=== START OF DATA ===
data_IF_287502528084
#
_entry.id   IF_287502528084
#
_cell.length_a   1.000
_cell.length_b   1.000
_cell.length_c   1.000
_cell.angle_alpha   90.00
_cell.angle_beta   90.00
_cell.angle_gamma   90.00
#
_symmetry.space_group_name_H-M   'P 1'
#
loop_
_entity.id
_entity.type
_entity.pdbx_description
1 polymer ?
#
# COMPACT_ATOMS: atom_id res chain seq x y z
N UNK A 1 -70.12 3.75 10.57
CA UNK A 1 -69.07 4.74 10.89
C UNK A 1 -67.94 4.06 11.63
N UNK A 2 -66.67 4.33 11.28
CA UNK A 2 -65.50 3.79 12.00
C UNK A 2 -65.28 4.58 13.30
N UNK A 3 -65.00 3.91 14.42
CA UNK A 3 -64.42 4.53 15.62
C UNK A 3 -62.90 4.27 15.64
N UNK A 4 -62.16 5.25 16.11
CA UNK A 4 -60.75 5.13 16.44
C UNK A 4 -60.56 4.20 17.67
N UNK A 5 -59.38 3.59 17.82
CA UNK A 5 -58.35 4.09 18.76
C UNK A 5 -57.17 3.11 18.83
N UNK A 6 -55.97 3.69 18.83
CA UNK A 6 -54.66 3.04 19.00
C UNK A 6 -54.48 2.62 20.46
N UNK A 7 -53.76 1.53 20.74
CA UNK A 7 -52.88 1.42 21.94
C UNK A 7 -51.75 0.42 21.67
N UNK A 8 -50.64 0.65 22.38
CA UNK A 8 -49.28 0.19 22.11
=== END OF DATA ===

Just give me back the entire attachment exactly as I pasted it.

data_IF_287502528084
#
_entry.id   IF_287502528084
#
_cell.length_a   1.000
_cell.length_b   1.000
_cell.length_c   1.000
_cell.angle_alpha   90.00
_cell.angle_beta   90.00
_cell.angle_gamma   90.00
#
_symmetry.space_group_name_H-M   'P 1'
#
loop_
_entity.id
_entity.type
_entity.pdbx_description
1 polymer ?
#
# COMPACT_ATOMS: atom_id res chain seq x y z
N UNK A 1 -70.12 3.75 10.57
CA UNK A 1 -69.07 4.74 10.89
C UNK A 1 -67.94 4.06 11.63
N UNK A 2 -66.67 4.33 11.28
CA UNK A 2 -65.50 3.79 12.00
C UNK A 2 -65.28 4.58 13.30
N UNK A 3 -65.00 3.91 14.42
CA UNK A 3 -64.42 4.53 15.62
C UNK A 3 -62.90 4.27 15.64
N UNK A 4 -62.16 5.25 16.11
CA UNK A 4 -60.75 5.13 16.44
C UNK A 4 -60.56 4.20 17.67
N UNK A 5 -59.38 3.59 17.82
CA UNK A 5 -58.35 4.09 18.76
C UNK A 5 -57.17 3.11 18.83
N UNK A 6 -55.97 3.69 18.83
CA UNK A 6 -54.66 3.04 19.00
C UNK A 6 -54.48 2.62 20.46
N UNK A 7 -53.76 1.53 20.74
CA UNK A 7 -52.88 1.42 21.94
C UNK A 7 -51.75 0.42 21.67
N UNK A 8 -50.64 0.65 22.38
CA UNK A 8 -49.28 0.19 22.11